A person’s home reflects their personality and their priorities. People who like to entertain guests have different priorities in how they fill the space in their homes than people who view their homes as oases from the various pressures of dealing with the outside world.
This same principle applies to a person’s swimming pool and the poolscapes that surround them. People want different things from their pools. Some want a personal, private cabana area. Some want an open area for grilling during the day and chilling out after sundown with friends. Some people just want to be able to swim a few laps every day without driving to a gym.
One thing that many pool owners have in common is a desire for a measure of privacy from the prying eyes of nosy neighbors. However, more and more people have realized that building a huge fence around their yard doesn’t give a poolscape their desired aesthetic.
But a fence is not the only option for pool owners seeking privacy. Installing privacy plants for pool areas is a major trend in landscaping— and the benefits that come from it are likely to keep this trend around for a long time.
So whether you’re the type to do it yourself or to hire a contractor, here are a few things to keep in mind when you make the decision to use plant life to spruce up your pool.
Planning your poolscapes and establishing a timeline for the efforts of a complete landscaping service is imperative— especially when you live in an area with cold winters.
When the weather turns frigid, there is simply nothing to be done about beautifying an outdoor pool. What you can do is figure out design concepts, select plants, clear any digging with the local utility companies, and finalize plans with your landscapers.
The climate around you will be a factor in what plants and trees will grow most effectively as decorative installations or as privacy shields, so be sure to look into the USDA Plant Hardiness Zone Map to be sure that the hedge you like is likely to survive in your yard.
By making the big decisions in the winter, your crew will be ready to tackle your poolscape project as soon as spring has sprung. Spend your winter planning for a beautiful spring instead of letting the cold, gray skies weigh you down.
A good swimming pool is not a small investment. That’s why they add value to properties that have them, after all. It’s very important that you don’t dilute the impact of your pool’s shape and placement by ignoring design fundamentals when shaping the surrounding environment.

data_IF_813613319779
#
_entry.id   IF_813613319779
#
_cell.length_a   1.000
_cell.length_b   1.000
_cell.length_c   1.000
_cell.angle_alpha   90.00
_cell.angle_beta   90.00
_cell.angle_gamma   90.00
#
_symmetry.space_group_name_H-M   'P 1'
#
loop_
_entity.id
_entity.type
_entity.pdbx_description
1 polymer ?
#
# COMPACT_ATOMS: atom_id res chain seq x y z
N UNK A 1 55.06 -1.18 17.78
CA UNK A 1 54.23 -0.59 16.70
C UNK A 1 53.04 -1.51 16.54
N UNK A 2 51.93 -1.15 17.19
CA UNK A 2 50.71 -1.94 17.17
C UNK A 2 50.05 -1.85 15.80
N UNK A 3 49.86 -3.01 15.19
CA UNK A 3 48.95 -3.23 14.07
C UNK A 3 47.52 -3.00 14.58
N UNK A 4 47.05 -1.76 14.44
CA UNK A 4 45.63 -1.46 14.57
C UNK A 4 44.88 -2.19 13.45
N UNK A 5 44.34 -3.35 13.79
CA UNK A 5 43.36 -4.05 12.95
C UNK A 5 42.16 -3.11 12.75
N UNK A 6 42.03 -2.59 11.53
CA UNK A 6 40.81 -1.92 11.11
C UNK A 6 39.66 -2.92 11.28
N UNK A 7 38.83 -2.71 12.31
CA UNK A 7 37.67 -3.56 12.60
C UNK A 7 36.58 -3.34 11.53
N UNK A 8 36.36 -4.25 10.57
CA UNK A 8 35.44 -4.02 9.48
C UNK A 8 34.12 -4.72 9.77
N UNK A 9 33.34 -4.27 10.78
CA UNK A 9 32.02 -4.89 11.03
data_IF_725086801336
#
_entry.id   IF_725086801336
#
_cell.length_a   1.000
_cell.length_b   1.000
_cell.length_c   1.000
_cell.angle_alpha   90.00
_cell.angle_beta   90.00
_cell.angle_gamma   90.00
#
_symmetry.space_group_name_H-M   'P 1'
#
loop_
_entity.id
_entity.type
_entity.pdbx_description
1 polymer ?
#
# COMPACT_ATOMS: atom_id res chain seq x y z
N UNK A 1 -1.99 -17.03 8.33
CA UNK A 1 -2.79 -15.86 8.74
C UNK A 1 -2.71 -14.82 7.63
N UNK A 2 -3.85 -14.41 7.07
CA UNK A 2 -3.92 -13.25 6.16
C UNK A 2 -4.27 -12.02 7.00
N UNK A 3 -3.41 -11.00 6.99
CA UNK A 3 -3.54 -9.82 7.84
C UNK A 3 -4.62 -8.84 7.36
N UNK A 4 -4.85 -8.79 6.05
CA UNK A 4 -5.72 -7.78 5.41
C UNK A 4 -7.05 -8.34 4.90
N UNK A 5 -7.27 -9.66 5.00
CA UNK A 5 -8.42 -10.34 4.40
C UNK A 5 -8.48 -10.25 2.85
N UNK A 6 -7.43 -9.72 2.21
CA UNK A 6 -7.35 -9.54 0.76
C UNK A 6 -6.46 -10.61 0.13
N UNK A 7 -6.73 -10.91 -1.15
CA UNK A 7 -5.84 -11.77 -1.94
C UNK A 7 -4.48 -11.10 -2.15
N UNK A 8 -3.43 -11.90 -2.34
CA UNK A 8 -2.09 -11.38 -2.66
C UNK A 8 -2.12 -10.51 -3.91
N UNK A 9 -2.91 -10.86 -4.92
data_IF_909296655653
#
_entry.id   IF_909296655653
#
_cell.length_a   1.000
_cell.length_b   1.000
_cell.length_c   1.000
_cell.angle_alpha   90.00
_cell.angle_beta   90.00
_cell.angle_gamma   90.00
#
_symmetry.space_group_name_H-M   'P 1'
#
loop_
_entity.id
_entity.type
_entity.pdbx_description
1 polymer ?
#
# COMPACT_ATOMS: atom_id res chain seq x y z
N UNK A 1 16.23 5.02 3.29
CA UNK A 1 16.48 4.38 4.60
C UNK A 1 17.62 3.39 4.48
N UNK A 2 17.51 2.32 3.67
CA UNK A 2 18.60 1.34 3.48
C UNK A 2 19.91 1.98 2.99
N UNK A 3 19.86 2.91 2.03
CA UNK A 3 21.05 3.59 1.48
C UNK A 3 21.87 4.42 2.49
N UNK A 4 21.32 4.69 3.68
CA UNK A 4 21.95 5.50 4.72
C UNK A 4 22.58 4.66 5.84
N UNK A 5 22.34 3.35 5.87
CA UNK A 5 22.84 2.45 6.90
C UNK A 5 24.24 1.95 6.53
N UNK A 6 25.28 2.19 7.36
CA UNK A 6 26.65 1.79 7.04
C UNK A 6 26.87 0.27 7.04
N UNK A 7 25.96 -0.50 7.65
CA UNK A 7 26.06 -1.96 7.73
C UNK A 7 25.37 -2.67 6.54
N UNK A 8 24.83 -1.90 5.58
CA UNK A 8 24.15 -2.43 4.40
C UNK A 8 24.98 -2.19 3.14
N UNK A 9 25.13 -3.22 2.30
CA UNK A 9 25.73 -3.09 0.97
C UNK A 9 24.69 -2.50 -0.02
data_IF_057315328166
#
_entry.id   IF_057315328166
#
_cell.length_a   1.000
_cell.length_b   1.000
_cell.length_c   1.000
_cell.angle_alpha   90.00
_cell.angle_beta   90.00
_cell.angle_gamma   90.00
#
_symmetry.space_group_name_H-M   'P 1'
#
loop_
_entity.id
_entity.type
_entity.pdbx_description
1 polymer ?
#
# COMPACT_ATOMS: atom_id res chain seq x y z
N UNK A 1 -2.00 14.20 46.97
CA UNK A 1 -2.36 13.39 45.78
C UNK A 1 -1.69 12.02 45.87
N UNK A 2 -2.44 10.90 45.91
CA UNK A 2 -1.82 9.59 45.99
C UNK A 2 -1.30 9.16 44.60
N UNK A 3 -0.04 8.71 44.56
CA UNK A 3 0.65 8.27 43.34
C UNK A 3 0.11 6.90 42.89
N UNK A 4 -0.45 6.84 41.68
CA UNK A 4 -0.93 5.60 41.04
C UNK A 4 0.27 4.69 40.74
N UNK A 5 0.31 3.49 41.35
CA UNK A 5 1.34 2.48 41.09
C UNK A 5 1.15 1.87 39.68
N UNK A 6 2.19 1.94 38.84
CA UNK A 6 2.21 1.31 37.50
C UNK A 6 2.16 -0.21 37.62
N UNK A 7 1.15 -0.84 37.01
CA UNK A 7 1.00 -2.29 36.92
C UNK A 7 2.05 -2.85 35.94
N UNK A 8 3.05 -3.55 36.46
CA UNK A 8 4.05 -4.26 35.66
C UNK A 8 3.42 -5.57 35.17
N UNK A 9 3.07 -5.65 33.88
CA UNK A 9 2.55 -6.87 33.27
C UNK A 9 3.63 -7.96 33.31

Generally speaking, if your pool has a rectangular design, use straight lines and right angles in your planning around it. If your pool has a unique, curvy shape, surround it with more curves.
Many designers and landscapers have access to 3D modeling that will let you get a good idea of what your poolscape will look like when all is said and done. And if you want to take the reins on plotting out your backyard poolscapes, it isn’t uncommon for landscape hobbyists to take some design courses.
When designing your poolscapes landscaping, in addition to taking the shape of the pool into account, you should also consider the primary usage of your pool. Is it meant as a lounge area? Is it a place for your kids to play? How does that change your design?
If you are storing toys or exercise equipment by your pool, do you want to conceal that storage? What surface is best to keep people from slipping? What safety features are required in your area, and what would it take to go above and beyond that requirement?
Interestingly, plant life can help you answer these questions.
Whether concealing storage bins from poolside view, providing a safe surface for people to step out on, or helping to create shaded areas, so the people at the pool don’t overheat in direct sunlight, plants can serve a variety of functions to make your pool serve its purpose as best it can.
Once you’ve embraced your pool’s intended purpose and incorporated modern pool landscape design ideas into your plans, it’s time to decide what plants will complete your vision. Whether you want a backyard oasis or a stripped-down design meant for exercise, not relaxing, the right plants can make all the difference.